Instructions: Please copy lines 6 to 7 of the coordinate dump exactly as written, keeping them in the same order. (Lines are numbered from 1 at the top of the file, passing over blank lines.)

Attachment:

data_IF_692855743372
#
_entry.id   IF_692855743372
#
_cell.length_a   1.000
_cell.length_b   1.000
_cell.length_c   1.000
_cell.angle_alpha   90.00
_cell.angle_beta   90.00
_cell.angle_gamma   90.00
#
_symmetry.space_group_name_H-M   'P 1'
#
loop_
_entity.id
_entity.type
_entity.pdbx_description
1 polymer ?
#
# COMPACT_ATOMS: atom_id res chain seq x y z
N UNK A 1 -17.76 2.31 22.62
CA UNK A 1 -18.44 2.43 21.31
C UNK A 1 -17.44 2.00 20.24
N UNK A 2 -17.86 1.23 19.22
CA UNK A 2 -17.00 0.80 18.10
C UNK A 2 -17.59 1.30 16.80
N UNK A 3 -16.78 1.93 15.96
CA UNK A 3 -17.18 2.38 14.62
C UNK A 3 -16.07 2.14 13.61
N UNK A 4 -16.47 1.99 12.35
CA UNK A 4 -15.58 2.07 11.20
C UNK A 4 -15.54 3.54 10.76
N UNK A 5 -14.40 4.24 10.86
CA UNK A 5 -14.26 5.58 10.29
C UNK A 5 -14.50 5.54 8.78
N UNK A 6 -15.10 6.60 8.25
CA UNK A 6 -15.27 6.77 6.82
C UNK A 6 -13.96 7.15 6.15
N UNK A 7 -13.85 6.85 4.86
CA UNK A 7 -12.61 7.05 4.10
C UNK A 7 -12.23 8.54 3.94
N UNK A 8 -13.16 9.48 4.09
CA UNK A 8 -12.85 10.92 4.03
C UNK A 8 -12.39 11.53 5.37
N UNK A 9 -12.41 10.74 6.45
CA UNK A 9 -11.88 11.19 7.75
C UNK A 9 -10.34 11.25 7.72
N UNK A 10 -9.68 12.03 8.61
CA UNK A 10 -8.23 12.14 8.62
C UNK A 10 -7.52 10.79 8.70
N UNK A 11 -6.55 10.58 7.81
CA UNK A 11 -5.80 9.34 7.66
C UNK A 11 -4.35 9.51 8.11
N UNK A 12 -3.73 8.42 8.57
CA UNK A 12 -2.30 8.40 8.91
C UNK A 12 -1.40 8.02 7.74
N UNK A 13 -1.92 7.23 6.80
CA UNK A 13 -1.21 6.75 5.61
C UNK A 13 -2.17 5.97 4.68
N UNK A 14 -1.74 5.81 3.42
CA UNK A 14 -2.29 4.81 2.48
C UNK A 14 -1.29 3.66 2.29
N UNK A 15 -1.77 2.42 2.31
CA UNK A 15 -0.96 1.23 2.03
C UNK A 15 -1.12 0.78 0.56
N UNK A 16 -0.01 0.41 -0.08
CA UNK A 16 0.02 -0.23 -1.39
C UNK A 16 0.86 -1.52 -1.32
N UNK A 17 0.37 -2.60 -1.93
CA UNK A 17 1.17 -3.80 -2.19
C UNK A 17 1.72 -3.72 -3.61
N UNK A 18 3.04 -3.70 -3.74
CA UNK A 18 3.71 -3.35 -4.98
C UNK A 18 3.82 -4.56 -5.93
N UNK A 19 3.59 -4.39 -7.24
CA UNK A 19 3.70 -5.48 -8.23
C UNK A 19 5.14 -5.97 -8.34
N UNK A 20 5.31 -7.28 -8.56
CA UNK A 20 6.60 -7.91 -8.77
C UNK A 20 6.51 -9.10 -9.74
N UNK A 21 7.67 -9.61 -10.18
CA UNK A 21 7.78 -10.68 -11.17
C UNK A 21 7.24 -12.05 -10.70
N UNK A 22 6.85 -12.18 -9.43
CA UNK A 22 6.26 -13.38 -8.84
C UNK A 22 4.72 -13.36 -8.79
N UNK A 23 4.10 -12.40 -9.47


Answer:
_cell.length_b   1.000
_cell.length_c   1.000